Leicester Galleries, London
Mrs Charles Grey, 1927
Arthur Tooth & Sons, London
Crane Kalman Gallery, London
Private Collection, by descent
1927, London, Leicester Galleries, Second Exhibition of the London Artist's Association, Nov. 1927, cat. no. 13
1943, Leeds, Temple Newsam House, Exhibition of Paintings, Sculpture and Drawings by Paul Nash and Barbara Hepworth, 24 April - 13 June 1943, cat. no. 8
1949, Canada, Arts Council Touring Exhibition, Paul Nash, 1889-1946, 1949, cat. no. 4
Herbert Read, Paul Nash, 1944, Penguin Books, pl. 11 (col. illus.)
Margot Eates, Paul Nash: The Master of the Image 1889-1946, 1973, John Murray, pp. 39 and 120
Andrew Causey, Paul Nash, 1980, Clarendon Press, cat. no. 566, p. 399, pl. 162 (illus.)
James King, Interior Landscapes: A Life of Paul Nash, 1987, Weidenfeld & Nicholson, p. 122
In 1924, Nash had his first solo exhibition since 1919 at the Leicester Galleries in London. The exhibition proved a success and Nash used his earnings to travel to Europe, stopping in Paris, Cros des Cagnes, and Italy. The mid-1920s were a period of intense evolution in Nash’s career. A multitude of influences combined to precipitate some years of experimentation and rapid artistic development. Perhaps inspired by the 1927 exhibition at the Leicester Galleries of Van Gogh's flower paintings, Nash produced a series of flower still-lifes in oil between 1926 and 1929 including Dahlias; Still Life with Bog Cotton (1926, Leeds Art Gallery); St Pancras (1927, The Wilson, Cheltenham); and Autumn Crocuses (1928).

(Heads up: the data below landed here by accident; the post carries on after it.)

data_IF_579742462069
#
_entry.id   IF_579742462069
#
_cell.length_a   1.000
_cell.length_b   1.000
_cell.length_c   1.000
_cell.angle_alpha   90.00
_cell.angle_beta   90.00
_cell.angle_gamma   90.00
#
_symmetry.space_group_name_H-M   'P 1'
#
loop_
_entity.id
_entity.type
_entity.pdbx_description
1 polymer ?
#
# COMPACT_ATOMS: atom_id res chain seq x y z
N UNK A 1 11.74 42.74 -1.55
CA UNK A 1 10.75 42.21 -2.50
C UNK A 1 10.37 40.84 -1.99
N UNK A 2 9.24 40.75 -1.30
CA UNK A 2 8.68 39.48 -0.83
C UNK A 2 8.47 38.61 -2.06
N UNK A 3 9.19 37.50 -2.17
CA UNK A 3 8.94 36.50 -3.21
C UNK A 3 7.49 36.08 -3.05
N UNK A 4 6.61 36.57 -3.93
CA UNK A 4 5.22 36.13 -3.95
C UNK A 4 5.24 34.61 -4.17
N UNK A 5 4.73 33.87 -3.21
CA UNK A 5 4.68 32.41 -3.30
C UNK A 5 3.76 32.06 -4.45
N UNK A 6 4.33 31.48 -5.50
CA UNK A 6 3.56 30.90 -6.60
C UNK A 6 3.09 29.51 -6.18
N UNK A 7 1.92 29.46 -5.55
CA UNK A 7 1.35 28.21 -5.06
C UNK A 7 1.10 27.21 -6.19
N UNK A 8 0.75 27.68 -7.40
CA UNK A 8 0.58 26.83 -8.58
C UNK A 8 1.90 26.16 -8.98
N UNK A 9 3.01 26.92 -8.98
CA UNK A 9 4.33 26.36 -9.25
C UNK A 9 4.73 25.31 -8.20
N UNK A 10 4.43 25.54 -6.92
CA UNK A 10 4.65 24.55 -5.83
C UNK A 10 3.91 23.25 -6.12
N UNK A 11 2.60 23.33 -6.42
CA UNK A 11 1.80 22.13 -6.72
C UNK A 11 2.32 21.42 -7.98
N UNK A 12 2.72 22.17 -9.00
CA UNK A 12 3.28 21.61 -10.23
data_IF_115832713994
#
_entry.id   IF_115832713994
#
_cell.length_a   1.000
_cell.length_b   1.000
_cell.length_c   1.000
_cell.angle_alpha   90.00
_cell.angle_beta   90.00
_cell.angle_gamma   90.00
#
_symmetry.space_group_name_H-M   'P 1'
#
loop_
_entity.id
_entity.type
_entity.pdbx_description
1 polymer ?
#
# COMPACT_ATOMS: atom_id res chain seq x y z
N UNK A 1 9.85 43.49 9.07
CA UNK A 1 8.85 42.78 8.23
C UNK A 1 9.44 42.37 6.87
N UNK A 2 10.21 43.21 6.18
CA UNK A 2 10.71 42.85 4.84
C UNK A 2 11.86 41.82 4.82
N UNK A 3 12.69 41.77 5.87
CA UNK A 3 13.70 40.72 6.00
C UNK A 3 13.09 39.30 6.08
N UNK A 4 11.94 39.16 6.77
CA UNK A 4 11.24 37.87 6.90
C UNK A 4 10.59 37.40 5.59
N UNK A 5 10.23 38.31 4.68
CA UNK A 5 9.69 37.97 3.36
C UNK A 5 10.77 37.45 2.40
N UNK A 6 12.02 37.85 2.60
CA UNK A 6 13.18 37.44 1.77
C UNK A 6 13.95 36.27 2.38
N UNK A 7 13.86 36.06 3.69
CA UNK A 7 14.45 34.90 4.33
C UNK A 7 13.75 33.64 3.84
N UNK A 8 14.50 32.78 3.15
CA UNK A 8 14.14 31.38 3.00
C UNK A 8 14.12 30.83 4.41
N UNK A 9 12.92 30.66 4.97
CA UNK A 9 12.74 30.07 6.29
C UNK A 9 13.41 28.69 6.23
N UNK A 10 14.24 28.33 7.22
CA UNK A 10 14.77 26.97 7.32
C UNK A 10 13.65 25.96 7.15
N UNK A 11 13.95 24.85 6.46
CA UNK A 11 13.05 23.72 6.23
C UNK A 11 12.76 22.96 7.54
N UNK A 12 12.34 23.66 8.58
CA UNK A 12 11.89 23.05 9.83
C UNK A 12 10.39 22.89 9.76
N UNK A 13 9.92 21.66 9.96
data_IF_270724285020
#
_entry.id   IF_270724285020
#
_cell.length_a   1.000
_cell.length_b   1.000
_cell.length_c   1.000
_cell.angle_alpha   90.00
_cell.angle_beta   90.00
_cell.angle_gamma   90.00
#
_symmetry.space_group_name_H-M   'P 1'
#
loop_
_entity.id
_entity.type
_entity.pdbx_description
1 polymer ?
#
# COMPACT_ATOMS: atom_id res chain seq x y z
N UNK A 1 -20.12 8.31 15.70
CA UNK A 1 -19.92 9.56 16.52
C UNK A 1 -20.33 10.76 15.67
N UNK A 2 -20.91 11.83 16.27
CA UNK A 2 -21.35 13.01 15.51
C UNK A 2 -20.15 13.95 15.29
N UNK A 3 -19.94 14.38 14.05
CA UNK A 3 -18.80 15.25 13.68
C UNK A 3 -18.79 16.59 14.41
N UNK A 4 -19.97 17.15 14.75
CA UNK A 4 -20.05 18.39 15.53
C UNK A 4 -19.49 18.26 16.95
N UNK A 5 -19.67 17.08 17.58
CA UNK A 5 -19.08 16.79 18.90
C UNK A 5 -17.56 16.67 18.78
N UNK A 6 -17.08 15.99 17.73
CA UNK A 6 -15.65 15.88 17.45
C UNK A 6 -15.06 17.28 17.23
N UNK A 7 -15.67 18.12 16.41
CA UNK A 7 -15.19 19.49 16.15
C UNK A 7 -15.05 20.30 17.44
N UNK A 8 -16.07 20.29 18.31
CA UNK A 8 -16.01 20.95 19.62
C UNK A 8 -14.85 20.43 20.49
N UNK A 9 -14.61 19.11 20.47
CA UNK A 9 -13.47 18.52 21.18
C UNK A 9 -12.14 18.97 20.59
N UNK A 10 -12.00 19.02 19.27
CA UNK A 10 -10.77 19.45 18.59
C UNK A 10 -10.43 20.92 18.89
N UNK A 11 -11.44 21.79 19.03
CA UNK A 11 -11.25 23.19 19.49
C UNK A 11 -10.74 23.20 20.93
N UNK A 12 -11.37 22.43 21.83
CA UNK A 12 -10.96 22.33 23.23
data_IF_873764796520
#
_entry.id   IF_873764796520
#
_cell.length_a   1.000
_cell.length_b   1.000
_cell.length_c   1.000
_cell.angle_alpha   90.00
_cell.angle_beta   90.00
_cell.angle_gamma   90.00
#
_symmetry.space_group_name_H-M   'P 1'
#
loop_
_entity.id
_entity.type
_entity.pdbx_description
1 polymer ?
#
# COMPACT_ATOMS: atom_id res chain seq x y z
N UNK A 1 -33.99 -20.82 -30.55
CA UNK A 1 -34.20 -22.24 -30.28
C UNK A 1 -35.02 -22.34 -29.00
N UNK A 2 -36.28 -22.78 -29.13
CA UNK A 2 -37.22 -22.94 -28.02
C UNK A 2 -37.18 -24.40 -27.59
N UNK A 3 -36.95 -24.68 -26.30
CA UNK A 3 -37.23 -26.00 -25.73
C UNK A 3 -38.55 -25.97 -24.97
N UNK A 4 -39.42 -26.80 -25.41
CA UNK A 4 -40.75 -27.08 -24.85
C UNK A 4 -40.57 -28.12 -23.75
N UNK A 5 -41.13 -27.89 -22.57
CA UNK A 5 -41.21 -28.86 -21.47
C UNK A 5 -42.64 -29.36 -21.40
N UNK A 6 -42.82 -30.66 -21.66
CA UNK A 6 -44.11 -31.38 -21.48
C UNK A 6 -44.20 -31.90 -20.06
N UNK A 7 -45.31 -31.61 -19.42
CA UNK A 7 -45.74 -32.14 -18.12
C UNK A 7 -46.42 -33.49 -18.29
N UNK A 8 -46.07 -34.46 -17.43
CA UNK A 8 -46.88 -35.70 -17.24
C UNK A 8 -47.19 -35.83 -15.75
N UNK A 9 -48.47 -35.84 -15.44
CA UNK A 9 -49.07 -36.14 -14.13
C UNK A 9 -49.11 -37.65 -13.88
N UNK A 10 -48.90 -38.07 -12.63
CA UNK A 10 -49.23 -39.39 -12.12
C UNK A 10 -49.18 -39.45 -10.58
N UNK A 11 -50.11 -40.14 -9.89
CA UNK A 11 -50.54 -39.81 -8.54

Five copiously blooming red dahlias sit in a vase on a round wooden table. It is a kitchen table, and the black range, copper chimney hood and patterned white tiles are also apparent in the background. Dahlias occupies a significant position in Nash’s oeuvre, belonging to a brief phase when he was using lustrous, thick paint surfaces. Whilst still possessing the chalky quality characteristic of his oil works, Dahlias is composed from long, thick strokes of paint.
Executed in 1927, Dahlias is closely related to other still-life work by modernist artists of the period. Christopher Wood was also a member of the Seven and Five Society (later the 7 & 5), one of the avant-garde groups which Nash exhibited with, and there is an arresting similarity between the loose handling and the vivid colouring of the two works. Writing to his friend Percy WIthers at the end of 1927, Nash commented, "I'm glad you like the Dahlias - some of the new oils are at the beginning of a development I hope." Dahlias signals the start of a period of experimentation and evolution, a work of painterly beauty which at once hints to the emergence of Nash’s later surrealist work.